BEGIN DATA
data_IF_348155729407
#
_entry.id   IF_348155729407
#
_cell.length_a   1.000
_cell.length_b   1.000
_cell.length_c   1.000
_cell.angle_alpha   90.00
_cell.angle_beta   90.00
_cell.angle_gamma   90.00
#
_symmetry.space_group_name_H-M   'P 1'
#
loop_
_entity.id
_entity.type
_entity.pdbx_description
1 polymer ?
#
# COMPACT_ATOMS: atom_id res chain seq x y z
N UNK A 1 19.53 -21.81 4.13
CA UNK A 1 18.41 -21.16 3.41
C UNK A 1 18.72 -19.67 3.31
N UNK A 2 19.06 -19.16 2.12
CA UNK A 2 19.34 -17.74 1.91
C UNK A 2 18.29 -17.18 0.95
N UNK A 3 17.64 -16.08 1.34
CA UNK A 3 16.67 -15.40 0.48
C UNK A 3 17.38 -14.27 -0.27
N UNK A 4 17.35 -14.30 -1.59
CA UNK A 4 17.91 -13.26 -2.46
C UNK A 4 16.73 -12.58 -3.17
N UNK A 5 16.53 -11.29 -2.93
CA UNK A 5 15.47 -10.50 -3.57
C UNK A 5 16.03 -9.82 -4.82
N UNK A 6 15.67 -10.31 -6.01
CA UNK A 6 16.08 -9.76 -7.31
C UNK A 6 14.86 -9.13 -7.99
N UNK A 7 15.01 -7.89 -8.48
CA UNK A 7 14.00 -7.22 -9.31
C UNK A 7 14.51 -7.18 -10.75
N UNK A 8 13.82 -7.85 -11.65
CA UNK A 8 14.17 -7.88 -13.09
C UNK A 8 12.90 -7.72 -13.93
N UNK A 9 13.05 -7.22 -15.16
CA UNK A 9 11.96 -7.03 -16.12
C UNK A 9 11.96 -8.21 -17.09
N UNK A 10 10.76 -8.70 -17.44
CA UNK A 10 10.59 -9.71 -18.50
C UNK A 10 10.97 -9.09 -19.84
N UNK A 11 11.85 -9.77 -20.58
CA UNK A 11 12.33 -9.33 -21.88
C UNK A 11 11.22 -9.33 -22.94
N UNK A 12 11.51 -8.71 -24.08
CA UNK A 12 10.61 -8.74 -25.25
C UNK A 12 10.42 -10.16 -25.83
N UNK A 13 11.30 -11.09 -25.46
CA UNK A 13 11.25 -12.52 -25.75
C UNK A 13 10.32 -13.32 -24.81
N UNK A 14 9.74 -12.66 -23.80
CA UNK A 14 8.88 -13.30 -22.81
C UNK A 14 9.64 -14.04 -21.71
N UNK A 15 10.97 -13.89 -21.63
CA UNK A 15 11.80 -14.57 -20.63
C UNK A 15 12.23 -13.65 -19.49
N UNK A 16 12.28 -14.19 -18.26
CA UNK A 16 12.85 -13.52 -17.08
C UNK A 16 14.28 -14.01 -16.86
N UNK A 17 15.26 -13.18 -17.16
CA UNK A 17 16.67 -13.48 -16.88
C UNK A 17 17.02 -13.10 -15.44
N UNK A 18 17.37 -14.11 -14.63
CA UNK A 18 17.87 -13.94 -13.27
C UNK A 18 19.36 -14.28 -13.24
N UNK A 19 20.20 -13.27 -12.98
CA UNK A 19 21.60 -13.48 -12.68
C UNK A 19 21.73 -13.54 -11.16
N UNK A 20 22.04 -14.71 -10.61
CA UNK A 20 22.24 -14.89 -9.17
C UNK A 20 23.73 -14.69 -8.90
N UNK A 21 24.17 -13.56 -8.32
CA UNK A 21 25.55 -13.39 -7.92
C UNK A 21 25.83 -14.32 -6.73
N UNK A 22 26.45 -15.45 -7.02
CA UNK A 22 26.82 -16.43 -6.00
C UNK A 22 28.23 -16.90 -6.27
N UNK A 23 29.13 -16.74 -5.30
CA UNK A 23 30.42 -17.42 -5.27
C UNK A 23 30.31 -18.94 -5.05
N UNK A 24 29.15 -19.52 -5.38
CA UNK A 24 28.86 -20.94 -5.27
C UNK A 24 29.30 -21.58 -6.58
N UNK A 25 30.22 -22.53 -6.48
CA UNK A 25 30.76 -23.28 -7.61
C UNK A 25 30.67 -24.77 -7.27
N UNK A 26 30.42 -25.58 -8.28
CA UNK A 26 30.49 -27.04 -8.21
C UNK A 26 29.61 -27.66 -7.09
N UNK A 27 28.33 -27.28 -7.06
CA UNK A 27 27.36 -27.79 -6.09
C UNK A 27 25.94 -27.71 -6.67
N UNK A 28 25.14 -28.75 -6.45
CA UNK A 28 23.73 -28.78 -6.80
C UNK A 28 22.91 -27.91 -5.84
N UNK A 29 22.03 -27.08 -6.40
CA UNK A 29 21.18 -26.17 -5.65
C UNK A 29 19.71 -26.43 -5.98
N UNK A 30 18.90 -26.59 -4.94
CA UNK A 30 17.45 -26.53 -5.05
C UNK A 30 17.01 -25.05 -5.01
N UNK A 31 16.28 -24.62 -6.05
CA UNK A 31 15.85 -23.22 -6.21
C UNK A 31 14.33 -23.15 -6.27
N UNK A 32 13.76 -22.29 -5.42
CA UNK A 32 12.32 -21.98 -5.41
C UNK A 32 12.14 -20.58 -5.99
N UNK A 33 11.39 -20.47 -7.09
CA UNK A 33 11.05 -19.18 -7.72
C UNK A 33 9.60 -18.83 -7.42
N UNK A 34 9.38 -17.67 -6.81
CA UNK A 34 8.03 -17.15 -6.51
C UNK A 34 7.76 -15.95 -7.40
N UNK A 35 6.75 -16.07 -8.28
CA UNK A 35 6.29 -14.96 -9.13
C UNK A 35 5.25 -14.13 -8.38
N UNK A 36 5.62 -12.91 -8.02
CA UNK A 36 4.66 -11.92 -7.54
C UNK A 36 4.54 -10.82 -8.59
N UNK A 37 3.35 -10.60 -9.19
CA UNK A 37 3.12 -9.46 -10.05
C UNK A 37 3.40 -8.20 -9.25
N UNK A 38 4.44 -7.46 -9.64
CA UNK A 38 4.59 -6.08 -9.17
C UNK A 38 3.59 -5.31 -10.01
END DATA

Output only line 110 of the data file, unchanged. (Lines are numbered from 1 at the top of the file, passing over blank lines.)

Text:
C UNK A 30 17.01 -25.05 -5.01